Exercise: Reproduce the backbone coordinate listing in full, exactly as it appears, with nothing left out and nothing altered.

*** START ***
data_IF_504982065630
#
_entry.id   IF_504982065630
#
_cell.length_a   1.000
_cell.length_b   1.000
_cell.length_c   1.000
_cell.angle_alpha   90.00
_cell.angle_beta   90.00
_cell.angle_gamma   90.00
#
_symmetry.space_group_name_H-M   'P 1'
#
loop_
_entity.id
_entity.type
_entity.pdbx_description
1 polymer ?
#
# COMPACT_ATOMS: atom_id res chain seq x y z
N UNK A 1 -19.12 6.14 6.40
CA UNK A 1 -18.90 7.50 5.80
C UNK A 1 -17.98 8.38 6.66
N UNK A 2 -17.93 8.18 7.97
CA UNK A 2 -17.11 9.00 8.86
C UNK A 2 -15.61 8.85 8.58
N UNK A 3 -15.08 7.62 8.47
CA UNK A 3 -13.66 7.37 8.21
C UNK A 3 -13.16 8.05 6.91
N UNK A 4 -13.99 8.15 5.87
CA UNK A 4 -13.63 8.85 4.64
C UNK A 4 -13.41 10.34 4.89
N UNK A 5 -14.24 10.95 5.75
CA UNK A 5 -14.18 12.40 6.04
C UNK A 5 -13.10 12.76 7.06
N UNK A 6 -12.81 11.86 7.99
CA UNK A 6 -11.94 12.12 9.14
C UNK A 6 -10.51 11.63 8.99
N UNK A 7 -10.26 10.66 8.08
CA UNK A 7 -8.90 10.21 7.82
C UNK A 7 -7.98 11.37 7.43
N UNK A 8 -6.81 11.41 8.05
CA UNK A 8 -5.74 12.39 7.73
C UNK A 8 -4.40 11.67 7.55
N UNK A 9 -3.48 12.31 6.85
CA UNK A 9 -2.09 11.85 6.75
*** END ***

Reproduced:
data_IF_504982065630
#
_entry.id   IF_504982065630
#
_cell.length_a   1.000
_cell.length_b   1.000
_cell.length_c   1.000
_cell.angle_alpha   90.00
_cell.angle_beta   90.00
_cell.angle_gamma   90.00
#
_symmetry.space_group_name_H-M   'P 1'
#
loop_
_entity.id
_entity.type
_entity.pdbx_description
1 polymer ?
#
# COMPACT_ATOMS: atom_id res chain seq x y z
N UNK A 1 -19.12 6.14 6.40
CA UNK A 1 -18.90 7.50 5.80
C UNK A 1 -17.98 8.38 6.66
N UNK A 2 -17.93 8.18 7.97
CA UNK A 2 -17.11 9.00 8.86
C UNK A 2 -15.61 8.85 8.58
N UNK A 3 -15.08 7.62 8.47
CA UNK A 3 -13.66 7.37 8.21
C UNK A 3 -13.16 8.05 6.91
N UNK A 4 -13.99 8.15 5.87
CA UNK A 4 -13.63 8.85 4.64
C UNK A 4 -13.41 10.34 4.89
N UNK A 5 -14.24 10.95 5.75
CA UNK A 5 -14.18 12.40 6.04
C UNK A 5 -13.10 12.76 7.06
N UNK A 6 -12.81 11.86 7.99
CA UNK A 6 -11.94 12.12 9.14
C UNK A 6 -10.51 11.63 8.99
N UNK A 7 -10.26 10.66 8.08
CA UNK A 7 -8.90 10.21 7.82
C UNK A 7 -7.98 11.37 7.43
N UNK A 8 -6.81 11.41 8.05
CA UNK A 8 -5.74 12.39 7.73
C UNK A 8 -4.40 11.67 7.55
N UNK A 9 -3.48 12.31 6.85
CA UNK A 9 -2.09 11.85 6.75